The Kinks Choral Collection is a reworking of classic Kinks songs by the man who wrote them in the first place. Ray Davies, the primary singer and songwriter for The Kinks, has not strayed incredibly far from the songs' original arrangements. The gimmick here is that the backing vocals are provided by the 65 members of the Crouch End Festival Chorus.
With such a rich catalog of classic pop tunes to draw from, the album is quite listenable. Davies has chosen primarily from the mid-to-late '60s Kinks period, when his songwriting was among the very best pop music had to offer. The choral experiment doesn't really amount to much, with the original recordings remaining definitive.
A rather generic rock accompaniment is provided for most of the songs, with guitars, bass, and drums remaining generally faithful to the old versions. Some of the new arrangements work far better than others.
The second half of the album is dominated by a series of six selections taken from The Kinks' 1968 masterpiece The Village Green Preservation Society. "Do You Remember Walter?" starts off with a newly devised lilting ballad arrangement, providing a satisfying jolt of familiarity when the staccato rhythm of the original kicks in (albeit at a slower tempo). "Village Green," one of the slighter tracks from the original album, is given a haunting grandeur. In fact, there is a certain gravitas added to much of the material due to the massive weight provided by choral vocals.
On the other hand there are the early seminal rock classics, "You Really Got Me" and "All Day and All Of the Night." These come across as mere novelties. Those primal riff rockers work best stripped down to the very basics, as The Kinks first recorded them. Grafting dozens of classically trained choral singers onto them comes off like a silly joke.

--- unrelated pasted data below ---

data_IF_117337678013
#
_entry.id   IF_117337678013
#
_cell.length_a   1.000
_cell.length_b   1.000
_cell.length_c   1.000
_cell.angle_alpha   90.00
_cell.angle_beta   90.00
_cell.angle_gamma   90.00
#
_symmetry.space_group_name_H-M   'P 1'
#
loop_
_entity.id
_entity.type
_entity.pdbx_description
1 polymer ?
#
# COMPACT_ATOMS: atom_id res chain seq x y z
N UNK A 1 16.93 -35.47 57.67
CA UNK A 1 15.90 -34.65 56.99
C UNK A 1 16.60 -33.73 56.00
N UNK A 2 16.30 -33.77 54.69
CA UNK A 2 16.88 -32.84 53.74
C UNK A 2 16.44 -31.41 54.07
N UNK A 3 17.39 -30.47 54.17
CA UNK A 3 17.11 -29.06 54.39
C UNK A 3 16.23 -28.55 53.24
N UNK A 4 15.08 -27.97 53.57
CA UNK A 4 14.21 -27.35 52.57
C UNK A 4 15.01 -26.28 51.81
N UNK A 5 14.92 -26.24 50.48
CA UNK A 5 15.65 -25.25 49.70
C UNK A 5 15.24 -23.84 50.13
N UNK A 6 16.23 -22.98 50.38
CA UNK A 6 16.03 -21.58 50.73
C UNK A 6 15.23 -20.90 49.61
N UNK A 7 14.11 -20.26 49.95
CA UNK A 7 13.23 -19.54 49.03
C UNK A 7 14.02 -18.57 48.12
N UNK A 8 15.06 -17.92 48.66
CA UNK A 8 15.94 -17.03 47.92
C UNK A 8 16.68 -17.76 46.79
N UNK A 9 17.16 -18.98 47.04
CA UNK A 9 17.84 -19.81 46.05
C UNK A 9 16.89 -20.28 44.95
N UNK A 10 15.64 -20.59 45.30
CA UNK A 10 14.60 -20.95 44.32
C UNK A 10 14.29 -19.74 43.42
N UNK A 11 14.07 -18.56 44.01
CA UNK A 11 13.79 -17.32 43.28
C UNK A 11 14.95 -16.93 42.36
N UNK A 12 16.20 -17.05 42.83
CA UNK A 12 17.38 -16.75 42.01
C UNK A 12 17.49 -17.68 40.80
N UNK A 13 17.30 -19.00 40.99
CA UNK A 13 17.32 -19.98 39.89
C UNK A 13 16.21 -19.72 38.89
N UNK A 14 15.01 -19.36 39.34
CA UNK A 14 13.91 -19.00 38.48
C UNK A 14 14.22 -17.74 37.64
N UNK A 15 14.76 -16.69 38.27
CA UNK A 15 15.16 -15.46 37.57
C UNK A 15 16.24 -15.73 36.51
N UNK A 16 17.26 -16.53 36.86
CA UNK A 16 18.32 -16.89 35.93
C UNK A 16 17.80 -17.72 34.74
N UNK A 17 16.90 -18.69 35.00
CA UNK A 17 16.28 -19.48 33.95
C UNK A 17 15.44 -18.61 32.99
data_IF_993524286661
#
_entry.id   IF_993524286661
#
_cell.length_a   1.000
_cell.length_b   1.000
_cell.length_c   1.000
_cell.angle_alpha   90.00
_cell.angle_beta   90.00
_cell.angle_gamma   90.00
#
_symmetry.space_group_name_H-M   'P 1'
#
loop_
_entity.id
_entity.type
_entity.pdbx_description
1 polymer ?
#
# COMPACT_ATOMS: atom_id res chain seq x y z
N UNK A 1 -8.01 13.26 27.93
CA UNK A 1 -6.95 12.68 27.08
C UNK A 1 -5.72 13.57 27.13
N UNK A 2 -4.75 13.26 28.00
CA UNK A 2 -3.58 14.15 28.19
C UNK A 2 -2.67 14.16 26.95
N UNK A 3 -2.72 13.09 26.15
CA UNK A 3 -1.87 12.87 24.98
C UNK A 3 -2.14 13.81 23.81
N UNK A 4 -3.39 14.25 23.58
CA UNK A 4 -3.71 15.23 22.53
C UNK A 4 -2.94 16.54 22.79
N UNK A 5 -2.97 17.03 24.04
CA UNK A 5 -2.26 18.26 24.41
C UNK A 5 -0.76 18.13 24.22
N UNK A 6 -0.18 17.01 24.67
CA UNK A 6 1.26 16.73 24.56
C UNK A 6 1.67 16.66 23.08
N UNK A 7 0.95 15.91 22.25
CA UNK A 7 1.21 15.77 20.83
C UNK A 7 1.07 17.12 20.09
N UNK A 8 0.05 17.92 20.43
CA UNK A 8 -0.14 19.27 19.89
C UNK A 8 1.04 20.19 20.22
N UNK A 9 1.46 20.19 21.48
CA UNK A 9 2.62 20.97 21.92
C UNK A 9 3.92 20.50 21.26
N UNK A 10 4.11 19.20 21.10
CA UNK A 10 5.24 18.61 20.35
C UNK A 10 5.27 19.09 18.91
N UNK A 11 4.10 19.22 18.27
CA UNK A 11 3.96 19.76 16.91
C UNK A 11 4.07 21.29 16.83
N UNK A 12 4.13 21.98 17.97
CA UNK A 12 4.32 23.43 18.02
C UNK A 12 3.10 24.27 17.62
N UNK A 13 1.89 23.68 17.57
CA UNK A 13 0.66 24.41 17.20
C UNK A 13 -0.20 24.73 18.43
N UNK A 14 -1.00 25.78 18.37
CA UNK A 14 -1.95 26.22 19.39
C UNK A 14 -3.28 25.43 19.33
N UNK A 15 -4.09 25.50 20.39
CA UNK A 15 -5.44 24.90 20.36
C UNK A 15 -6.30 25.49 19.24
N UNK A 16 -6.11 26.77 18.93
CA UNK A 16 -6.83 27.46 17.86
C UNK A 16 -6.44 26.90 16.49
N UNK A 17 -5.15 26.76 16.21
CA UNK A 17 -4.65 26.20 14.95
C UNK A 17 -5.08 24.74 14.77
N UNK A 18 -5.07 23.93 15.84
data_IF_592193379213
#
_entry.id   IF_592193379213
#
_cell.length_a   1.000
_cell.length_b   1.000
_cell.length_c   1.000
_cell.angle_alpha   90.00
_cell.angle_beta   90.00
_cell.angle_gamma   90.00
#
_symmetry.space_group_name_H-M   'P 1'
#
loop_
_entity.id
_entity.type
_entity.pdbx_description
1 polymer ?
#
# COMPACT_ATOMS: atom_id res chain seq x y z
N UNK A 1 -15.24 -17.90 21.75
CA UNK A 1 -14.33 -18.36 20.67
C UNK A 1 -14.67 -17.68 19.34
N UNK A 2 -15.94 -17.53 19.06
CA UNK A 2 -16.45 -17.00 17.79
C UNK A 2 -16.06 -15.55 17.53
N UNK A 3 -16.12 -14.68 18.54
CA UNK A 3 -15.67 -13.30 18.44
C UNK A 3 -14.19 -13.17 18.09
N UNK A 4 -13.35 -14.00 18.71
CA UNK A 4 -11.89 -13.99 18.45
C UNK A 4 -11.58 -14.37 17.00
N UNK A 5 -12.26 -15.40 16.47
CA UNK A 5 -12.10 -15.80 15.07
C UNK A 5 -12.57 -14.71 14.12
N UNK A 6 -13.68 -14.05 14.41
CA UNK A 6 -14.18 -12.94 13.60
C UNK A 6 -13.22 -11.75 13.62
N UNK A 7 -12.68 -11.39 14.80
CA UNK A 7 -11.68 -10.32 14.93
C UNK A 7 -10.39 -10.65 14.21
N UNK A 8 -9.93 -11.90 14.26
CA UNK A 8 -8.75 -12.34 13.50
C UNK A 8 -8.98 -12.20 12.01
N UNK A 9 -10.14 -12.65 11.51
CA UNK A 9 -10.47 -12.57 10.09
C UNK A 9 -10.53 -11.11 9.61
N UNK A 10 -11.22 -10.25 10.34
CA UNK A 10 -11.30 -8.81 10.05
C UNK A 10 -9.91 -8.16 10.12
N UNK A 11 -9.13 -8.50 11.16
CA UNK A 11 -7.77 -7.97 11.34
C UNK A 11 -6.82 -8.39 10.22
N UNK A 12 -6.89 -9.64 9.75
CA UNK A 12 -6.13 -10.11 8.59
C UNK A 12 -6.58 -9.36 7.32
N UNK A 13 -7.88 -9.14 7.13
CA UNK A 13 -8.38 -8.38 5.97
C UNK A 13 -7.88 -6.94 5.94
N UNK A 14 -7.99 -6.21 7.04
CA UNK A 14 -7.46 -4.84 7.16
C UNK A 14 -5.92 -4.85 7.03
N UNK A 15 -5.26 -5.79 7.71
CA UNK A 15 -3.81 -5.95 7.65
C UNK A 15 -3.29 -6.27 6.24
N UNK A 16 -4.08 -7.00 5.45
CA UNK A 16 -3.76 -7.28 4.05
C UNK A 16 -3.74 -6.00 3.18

The experiment is most successful with the songs that were never really rockers in the first place. "Days" and "Waterloo Sunset" were majestic works of simple beauty that never relied on heavy drums or distorted guitars. Merging them with a non-rock, quasi-classical sound makes sense. In fact, some of these songs have been handled (or more often mishandled) by easy listening instrumental cover versions over the years. It's far preferable to hear the original author singing them.
Davies singing is clear and supple throughout. His voice has aged well, considerably better than many of his '60s contemporaries, probably because he was never much of a belter. He delivers the songs with basically the same phrasing and gentle delivery that can be heard on all the Kinks albums.
All things considered, it is hard to recommend The Kinks Choral Collection over the original sources. The Kinks, though not nearly as celebrated as numerous other legendary artists of the era, were responsible for turning out a series of emotionally complex albums. Davies can hardly be blamed for returning to past glories, but ultimately this is the type of project that might have been off left to live performances.